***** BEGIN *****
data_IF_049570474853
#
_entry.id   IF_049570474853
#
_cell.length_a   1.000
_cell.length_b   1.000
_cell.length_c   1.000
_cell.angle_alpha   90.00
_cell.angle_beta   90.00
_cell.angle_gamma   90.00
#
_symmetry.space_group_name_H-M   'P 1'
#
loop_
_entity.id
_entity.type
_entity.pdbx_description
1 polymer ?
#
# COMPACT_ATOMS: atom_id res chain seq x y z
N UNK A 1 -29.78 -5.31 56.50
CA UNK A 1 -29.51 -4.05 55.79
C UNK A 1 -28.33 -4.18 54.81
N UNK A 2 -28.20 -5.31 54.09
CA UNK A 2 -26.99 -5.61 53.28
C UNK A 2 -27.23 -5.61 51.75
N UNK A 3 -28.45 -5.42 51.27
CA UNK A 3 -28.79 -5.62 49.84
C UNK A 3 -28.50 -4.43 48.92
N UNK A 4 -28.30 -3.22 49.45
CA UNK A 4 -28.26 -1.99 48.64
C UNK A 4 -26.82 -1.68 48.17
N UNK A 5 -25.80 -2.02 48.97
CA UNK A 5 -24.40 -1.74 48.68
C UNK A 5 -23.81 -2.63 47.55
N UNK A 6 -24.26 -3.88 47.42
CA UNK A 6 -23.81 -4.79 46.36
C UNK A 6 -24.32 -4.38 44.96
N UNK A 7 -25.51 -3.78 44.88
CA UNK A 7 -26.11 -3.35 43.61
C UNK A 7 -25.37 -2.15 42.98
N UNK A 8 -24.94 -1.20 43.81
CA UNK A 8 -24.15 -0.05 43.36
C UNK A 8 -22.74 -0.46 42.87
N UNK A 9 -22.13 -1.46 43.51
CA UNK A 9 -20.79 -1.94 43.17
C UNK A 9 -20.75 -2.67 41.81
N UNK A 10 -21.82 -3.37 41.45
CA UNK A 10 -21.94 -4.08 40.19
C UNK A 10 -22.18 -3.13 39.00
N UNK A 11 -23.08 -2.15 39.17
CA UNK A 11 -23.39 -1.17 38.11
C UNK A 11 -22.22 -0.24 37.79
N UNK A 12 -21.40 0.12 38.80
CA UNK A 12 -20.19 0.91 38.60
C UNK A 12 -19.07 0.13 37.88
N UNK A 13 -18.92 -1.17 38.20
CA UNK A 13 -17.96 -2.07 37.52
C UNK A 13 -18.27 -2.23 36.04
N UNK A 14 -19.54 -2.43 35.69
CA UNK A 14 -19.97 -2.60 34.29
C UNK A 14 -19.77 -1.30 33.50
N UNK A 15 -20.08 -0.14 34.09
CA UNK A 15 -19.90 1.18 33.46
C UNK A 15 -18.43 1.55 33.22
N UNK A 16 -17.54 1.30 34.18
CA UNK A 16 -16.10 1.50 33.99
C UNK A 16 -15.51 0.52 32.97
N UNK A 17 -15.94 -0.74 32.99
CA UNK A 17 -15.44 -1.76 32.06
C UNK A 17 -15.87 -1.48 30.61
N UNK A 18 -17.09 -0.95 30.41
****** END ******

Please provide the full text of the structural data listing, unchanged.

data_IF_049570474853
#
_entry.id   IF_049570474853
#
_cell.length_a   1.000
_cell.length_b   1.000
_cell.length_c   1.000
_cell.angle_alpha   90.00
_cell.angle_beta   90.00
_cell.angle_gamma   90.00
#
_symmetry.space_group_name_H-M   'P 1'
#
loop_
_entity.id
_entity.type
_entity.pdbx_description
1 polymer ?
#
# COMPACT_ATOMS: atom_id res chain seq x y z
N UNK A 1 -29.78 -5.31 56.50
CA UNK A 1 -29.51 -4.05 55.79
C UNK A 1 -28.33 -4.18 54.81
N UNK A 2 -28.20 -5.31 54.09
CA UNK A 2 -26.99 -5.61 53.28
C UNK A 2 -27.23 -5.61 51.75
N UNK A 3 -28.45 -5.42 51.27
CA UNK A 3 -28.79 -5.62 49.84
C UNK A 3 -28.50 -4.43 48.92
N UNK A 4 -28.30 -3.22 49.45
CA UNK A 4 -28.26 -1.99 48.64
C UNK A 4 -26.82 -1.68 48.17
N UNK A 5 -25.80 -2.02 48.97
CA UNK A 5 -24.40 -1.74 48.68
C UNK A 5 -23.81 -2.63 47.55
N UNK A 6 -24.26 -3.88 47.42
CA UNK A 6 -23.81 -4.79 46.36
C UNK A 6 -24.32 -4.38 44.96
N UNK A 7 -25.51 -3.78 44.88
CA UNK A 7 -26.11 -3.35 43.61
C UNK A 7 -25.37 -2.15 42.98
N UNK A 8 -24.94 -1.20 43.81
CA UNK A 8 -24.15 -0.05 43.36
C UNK A 8 -22.74 -0.46 42.87
N UNK A 9 -22.13 -1.46 43.51
CA UNK A 9 -20.79 -1.94 43.17
C UNK A 9 -20.75 -2.67 41.81
N UNK A 10 -21.82 -3.37 41.45
CA UNK A 10 -21.94 -4.08 40.19
C UNK A 10 -22.18 -3.13 39.00
N UNK A 11 -23.08 -2.15 39.17
CA UNK A 11 -23.39 -1.17 38.11
C UNK A 11 -22.22 -0.24 37.79
N UNK A 12 -21.40 0.12 38.80
CA UNK A 12 -20.19 0.91 38.60
C UNK A 12 -19.07 0.13 37.88
N UNK A 13 -18.92 -1.17 38.20
CA UNK A 13 -17.96 -2.07 37.52
C UNK A 13 -18.27 -2.23 36.04
N UNK A 14 -19.54 -2.43 35.69
CA UNK A 14 -19.97 -2.60 34.29
C UNK A 14 -19.77 -1.30 33.50
N UNK A 15 -20.08 -0.14 34.09
CA UNK A 15 -19.90 1.18 33.46
C UNK A 15 -18.43 1.55 33.22
N UNK A 16 -17.54 1.30 34.18
CA UNK A 16 -16.10 1.50 33.99
C UNK A 16 -15.51 0.52 32.97
N UNK A 17 -15.94 -0.74 32.99
CA UNK A 17 -15.44 -1.76 32.06
C UNK A 17 -15.87 -1.48 30.61
N UNK A 18 -17.09 -0.95 30.41